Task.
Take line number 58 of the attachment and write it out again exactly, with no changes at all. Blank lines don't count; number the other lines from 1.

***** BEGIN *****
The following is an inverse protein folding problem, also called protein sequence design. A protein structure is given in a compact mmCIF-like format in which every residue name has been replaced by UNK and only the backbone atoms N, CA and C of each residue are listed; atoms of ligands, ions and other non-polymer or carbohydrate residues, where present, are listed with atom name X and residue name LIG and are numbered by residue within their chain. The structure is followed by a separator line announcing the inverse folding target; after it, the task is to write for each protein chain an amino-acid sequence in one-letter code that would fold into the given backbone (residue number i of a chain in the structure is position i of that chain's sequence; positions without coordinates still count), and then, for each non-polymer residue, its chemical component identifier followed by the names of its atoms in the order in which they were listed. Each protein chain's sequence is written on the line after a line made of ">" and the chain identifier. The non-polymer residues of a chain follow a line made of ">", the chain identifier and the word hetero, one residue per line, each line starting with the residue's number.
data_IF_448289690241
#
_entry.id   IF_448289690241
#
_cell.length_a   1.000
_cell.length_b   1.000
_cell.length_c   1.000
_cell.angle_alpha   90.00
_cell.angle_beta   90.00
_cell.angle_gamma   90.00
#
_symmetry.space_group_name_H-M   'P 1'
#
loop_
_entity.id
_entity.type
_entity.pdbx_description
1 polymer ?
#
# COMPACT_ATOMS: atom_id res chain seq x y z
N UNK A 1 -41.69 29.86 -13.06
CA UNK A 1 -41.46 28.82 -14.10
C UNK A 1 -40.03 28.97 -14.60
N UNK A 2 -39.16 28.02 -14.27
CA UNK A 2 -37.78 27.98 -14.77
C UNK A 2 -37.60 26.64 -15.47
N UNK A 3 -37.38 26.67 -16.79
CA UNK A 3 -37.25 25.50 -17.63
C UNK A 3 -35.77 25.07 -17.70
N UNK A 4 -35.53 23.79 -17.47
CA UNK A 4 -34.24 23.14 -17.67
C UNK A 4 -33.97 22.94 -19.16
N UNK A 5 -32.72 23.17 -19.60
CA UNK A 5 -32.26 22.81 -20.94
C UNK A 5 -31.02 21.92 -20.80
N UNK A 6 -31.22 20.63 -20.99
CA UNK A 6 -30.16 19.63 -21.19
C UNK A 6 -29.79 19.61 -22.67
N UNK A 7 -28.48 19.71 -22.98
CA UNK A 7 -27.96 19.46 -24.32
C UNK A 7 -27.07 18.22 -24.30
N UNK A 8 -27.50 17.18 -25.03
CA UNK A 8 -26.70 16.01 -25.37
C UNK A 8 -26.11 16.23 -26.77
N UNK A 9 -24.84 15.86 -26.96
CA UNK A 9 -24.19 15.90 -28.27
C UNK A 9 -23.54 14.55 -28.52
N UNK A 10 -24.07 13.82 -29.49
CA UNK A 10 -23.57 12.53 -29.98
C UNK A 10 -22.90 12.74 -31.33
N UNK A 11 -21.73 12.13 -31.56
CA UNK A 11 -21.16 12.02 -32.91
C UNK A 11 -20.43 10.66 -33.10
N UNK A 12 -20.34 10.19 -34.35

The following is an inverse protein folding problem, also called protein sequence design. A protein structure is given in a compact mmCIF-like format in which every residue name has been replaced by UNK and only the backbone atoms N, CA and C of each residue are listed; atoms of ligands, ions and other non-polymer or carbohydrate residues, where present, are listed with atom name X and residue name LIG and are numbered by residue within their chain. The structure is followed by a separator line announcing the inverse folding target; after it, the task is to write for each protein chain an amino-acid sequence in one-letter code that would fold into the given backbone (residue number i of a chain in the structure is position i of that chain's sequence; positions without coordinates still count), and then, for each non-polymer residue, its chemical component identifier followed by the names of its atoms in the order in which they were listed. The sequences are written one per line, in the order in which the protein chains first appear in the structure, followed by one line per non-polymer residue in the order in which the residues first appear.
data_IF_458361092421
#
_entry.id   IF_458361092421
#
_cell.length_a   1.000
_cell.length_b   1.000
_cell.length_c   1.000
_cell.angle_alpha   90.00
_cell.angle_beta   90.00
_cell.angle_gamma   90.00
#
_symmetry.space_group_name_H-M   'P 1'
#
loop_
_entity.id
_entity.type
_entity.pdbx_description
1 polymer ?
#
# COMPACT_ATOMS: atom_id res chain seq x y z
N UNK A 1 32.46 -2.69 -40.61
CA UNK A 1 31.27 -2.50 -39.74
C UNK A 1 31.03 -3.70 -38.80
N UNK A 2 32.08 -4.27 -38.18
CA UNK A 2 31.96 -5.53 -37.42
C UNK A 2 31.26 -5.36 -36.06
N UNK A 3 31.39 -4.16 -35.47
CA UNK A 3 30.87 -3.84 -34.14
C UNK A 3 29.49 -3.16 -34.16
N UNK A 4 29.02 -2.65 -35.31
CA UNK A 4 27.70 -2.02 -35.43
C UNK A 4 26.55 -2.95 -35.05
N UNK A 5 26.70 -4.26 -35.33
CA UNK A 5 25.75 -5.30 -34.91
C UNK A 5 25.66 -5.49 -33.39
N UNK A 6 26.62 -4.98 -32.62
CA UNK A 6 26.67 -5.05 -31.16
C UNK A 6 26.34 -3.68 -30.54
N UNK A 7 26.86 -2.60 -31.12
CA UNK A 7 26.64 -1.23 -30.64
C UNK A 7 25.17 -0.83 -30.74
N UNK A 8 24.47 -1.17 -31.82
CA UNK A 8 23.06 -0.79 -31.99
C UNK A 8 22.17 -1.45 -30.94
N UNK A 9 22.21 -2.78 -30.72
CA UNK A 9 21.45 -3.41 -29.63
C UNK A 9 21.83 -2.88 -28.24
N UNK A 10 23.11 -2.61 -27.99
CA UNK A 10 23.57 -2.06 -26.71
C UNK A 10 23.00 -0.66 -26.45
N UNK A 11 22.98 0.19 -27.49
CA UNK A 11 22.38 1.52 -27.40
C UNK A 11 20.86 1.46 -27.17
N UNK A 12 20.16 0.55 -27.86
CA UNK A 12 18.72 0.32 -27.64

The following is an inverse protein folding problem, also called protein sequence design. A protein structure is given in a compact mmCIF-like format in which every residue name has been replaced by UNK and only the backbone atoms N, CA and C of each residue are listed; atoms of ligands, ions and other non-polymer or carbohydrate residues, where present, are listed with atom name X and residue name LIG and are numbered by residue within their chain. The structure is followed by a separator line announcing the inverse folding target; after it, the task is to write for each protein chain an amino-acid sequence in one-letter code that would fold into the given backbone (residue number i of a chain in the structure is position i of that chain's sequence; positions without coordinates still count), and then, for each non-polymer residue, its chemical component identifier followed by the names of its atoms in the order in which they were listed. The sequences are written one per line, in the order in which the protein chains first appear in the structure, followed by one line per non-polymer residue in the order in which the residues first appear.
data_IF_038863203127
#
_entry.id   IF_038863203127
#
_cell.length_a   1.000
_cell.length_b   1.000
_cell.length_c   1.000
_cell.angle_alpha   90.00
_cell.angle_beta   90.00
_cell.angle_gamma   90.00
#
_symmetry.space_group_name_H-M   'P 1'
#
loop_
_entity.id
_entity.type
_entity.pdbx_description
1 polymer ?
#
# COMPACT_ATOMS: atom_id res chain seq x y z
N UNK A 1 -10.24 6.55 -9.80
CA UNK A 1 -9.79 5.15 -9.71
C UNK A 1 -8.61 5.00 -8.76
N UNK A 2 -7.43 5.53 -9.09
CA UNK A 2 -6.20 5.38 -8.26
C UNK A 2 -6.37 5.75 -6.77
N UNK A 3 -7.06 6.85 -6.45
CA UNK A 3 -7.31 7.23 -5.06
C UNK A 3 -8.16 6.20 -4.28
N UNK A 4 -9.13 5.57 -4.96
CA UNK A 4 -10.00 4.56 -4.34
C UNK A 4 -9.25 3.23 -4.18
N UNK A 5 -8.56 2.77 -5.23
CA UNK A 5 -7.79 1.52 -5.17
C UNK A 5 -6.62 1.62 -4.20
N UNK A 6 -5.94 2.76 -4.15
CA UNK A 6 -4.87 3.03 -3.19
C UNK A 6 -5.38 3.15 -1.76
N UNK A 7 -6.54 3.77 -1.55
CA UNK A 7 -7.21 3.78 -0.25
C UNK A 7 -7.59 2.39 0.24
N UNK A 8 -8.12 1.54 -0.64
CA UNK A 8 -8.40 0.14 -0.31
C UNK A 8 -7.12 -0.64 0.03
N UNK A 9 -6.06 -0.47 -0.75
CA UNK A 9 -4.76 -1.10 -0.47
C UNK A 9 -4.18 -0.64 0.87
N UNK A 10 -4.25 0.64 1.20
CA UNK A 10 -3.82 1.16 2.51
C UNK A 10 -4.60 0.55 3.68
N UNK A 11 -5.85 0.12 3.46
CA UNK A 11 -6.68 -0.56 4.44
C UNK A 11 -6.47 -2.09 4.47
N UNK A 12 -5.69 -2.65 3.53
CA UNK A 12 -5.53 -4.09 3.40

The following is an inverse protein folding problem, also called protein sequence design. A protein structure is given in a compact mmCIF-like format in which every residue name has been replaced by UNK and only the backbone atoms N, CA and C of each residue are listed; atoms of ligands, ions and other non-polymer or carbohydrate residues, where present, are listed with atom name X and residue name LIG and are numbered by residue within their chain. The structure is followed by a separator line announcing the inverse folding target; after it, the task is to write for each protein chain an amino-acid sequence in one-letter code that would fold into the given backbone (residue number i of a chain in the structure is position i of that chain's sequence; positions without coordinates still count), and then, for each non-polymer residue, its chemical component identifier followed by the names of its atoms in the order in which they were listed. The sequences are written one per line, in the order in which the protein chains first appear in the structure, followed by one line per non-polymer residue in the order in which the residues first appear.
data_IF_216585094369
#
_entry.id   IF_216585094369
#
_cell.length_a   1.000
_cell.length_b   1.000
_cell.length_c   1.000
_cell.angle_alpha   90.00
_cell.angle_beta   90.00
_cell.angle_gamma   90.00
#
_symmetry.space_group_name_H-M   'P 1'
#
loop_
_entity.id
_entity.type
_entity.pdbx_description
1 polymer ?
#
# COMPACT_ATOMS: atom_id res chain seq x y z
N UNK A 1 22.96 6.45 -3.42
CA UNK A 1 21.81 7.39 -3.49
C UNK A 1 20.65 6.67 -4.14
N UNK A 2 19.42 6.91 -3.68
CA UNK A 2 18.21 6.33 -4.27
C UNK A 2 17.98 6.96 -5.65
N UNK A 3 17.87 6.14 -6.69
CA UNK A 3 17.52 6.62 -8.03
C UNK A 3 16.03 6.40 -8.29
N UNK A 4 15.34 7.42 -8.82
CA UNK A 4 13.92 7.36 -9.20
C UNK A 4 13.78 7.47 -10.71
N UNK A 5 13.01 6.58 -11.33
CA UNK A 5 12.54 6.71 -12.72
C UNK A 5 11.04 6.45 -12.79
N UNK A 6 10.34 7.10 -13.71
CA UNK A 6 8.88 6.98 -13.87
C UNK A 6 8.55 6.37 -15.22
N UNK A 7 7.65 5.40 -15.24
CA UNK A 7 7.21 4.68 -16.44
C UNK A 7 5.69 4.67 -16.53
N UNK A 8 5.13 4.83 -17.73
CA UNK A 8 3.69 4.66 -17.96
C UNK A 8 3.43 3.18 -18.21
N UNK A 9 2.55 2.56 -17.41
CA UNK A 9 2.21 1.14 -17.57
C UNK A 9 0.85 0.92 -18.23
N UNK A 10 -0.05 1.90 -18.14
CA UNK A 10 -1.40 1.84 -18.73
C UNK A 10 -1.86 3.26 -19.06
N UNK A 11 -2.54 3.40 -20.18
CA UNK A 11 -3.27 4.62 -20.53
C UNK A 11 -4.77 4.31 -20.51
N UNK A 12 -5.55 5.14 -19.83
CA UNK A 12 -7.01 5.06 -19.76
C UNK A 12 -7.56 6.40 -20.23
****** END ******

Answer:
#